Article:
It seems like a good idea to get agreements between colleges and publishers to provide textbooks at cheaper prices for students, though Joe Esposito is quite frank about the “before this, that, and that, and that” problems it faces. The piece How to reduce the cost of college textbooks is at The Scholarly Kitchen. If textbook publishers can arrange a discounted price with a college ensuring that all the students will buy the digital textbook, rather than the percentage who buy the print book today, they should be able to make more money — a win-win? Not for everyone unfortunately, and probably not for anyone, because such deals are probably unlikely to happen.

The Digital Reader is quite dismissive of the whole thing, pointing out that it was tried a few years ago and didn’t work. As he says the only way to reduce the cost of textbooks for students is OER (open educational resources) where students are given a locally-produced textbook geared to their course. That’d work if it weren’t for the fact that someone has to create the textbook. (See Textbook case.) People being what they are, nobody’s going to agree to anything as simple as using a single standard textbook for all courses throughout the country. The honor of our college demands we do better, at whatever cost to the long-suffering student!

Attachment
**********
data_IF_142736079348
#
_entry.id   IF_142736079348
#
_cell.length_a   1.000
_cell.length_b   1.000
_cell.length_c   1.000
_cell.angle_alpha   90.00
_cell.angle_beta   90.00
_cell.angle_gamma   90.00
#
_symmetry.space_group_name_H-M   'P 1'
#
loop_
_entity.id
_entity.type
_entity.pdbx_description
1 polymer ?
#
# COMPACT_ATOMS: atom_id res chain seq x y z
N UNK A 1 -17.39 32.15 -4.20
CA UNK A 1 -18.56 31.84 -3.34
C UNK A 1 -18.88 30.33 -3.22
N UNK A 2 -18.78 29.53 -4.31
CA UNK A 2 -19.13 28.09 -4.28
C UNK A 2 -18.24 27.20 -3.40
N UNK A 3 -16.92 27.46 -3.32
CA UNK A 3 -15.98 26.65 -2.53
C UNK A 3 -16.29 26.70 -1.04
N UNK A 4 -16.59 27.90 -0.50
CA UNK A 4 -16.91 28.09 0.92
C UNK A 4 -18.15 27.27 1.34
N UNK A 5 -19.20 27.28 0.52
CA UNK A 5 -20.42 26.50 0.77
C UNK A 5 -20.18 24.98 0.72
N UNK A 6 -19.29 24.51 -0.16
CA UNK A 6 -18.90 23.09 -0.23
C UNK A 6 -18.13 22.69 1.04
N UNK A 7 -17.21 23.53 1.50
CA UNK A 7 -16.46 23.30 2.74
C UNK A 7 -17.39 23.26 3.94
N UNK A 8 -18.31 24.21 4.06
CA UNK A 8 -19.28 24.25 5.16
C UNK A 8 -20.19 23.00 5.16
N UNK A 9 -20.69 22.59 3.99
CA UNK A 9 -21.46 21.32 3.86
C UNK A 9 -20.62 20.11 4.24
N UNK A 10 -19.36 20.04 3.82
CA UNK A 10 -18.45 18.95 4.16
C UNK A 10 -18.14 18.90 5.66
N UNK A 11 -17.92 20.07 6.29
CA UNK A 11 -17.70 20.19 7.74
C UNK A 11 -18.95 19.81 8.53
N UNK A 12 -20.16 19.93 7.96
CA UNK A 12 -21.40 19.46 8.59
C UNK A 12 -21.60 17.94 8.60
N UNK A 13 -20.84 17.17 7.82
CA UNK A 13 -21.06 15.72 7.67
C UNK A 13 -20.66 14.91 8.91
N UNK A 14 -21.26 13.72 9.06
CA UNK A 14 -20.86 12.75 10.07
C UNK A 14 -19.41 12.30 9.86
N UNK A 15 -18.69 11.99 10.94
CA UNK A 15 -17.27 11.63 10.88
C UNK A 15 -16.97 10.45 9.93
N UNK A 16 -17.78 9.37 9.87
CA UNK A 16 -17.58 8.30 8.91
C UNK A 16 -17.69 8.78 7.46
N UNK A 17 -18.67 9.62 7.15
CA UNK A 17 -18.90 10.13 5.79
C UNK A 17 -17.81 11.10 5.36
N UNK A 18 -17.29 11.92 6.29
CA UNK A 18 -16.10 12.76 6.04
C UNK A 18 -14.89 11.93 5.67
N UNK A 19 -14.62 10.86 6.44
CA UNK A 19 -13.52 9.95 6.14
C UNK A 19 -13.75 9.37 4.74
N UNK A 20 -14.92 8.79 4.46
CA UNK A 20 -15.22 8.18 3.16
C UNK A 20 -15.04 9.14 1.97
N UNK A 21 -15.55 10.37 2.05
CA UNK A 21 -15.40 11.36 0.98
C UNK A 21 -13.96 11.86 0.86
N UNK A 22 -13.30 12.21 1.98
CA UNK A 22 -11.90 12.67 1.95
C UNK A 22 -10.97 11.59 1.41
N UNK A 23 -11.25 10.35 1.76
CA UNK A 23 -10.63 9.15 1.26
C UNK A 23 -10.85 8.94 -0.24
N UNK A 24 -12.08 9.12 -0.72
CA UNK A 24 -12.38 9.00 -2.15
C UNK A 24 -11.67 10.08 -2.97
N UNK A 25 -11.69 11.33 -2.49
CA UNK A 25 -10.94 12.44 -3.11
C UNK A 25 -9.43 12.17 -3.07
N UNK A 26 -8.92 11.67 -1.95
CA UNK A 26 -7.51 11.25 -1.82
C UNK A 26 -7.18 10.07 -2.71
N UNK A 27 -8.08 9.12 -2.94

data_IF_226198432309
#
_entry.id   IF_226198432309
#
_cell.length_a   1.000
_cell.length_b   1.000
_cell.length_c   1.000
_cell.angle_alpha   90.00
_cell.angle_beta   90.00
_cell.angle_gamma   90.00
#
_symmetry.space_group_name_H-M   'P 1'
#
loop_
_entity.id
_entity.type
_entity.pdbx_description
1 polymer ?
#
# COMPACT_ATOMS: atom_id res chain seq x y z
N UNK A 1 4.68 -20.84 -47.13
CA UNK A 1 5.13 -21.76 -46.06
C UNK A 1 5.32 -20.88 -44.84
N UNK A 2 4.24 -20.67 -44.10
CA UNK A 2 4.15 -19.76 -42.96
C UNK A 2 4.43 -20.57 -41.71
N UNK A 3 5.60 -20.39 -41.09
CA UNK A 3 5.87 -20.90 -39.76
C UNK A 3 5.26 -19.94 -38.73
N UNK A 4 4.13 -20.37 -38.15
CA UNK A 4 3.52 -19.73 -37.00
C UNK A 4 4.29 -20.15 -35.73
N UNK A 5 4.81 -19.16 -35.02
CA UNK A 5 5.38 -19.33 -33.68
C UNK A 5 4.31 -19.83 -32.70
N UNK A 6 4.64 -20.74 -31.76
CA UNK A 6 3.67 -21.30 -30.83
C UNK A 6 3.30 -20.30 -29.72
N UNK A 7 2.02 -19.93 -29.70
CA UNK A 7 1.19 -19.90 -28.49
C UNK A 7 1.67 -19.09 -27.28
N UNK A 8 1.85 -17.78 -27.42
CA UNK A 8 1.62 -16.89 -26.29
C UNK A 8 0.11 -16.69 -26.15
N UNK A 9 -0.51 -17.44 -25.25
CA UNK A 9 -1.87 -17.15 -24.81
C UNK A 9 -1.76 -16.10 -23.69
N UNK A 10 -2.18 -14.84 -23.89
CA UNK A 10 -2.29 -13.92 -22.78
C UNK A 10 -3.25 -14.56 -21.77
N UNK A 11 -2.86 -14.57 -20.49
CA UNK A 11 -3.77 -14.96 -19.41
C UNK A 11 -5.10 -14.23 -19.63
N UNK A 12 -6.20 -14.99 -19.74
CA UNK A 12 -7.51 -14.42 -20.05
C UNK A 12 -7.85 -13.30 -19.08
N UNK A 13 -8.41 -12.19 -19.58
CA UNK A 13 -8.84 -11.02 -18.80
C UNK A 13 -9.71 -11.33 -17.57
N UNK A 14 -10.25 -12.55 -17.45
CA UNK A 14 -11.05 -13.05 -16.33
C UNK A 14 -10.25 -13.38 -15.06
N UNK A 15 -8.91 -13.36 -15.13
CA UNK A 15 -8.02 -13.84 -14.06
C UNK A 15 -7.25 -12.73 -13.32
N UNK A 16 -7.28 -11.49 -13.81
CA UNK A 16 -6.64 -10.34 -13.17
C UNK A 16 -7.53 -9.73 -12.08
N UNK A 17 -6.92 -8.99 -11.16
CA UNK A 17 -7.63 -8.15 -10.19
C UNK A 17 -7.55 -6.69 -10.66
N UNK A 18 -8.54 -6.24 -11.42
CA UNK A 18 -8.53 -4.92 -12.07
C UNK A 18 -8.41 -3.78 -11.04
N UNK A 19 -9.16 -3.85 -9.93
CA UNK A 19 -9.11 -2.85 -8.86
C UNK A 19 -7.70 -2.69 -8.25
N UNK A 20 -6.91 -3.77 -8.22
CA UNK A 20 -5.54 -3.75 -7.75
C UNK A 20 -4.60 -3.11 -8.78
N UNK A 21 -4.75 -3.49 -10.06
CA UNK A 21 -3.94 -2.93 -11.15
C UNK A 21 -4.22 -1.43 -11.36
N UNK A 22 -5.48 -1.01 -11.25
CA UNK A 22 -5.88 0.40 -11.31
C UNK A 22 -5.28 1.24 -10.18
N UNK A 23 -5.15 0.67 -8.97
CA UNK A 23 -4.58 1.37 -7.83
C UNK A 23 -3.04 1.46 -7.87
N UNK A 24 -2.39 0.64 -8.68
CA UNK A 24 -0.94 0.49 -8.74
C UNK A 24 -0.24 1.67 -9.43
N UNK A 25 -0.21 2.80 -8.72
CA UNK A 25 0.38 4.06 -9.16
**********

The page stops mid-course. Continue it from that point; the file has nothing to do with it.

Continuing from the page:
A current example of this sort of thing is provided by OverDrive with shared ebook collections for K thru 12 schools. People are obviously going to keep trying with this sort of sharing of costs. Maybe the day will eventually come when we get to a tipping point where enough material is available to make the idea worthwhile for a sufficient number of colleges to allow it to work. But in a world where so many of the players have an interest in the current situation’s survival, one remains pessimistic about the possibility of that tipping point’s arriving any time soon.

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